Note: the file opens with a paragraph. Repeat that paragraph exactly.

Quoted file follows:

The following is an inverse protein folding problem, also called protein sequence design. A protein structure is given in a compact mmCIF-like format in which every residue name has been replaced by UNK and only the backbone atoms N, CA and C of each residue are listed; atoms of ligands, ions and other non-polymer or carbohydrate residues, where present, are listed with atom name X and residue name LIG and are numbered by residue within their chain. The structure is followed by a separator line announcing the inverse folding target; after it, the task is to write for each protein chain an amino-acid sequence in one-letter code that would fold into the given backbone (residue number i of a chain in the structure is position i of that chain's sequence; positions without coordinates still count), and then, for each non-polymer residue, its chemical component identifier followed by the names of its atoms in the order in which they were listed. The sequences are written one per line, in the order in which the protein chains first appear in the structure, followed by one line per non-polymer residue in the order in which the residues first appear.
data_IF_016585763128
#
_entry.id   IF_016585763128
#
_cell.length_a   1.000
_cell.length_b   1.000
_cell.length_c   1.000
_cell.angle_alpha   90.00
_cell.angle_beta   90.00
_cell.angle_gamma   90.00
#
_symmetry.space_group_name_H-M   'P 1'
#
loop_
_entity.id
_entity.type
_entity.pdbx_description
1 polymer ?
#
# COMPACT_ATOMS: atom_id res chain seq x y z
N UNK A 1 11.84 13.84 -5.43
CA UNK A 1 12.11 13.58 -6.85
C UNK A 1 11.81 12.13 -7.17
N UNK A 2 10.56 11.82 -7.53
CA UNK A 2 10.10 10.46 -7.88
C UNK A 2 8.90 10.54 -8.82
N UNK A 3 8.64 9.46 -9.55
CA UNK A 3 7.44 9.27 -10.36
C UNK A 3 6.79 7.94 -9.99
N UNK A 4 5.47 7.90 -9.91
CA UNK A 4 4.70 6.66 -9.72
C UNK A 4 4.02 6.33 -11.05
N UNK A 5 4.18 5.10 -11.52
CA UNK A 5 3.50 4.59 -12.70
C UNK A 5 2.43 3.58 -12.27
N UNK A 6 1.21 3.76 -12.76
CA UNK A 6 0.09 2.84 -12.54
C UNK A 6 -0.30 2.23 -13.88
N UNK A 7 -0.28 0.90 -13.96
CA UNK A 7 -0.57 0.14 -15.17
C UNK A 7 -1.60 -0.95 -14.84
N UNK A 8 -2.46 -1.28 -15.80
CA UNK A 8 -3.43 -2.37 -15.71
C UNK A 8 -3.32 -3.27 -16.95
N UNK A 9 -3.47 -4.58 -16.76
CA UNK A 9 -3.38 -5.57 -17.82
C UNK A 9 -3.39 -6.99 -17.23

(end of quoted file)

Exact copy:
The following is an inverse protein folding problem, also called protein sequence design. A protein structure is given in a compact mmCIF-like format in which every residue name has been replaced by UNK and only the backbone atoms N, CA and C of each residue are listed; atoms of ligands, ions and other non-polymer or carbohydrate residues, where present, are listed with atom name X and residue name LIG and are numbered by residue within their chain. The structure is followed by a separator line announcing the inverse folding target; after it, the task is to write for each protein chain an amino-acid sequence in one-letter code that would fold into the given backbone (residue number i of a chain in the structure is position i of that chain's sequence; positions without coordinates still count), and then, for each non-polymer residue, its chemical component identifier followed by the names of its atoms in the order in which they were listed. The sequences are written one per line, in the order in which the protein chains first appear in the structure, followed by one line per non-polymer residue in the order in which the residues first appear.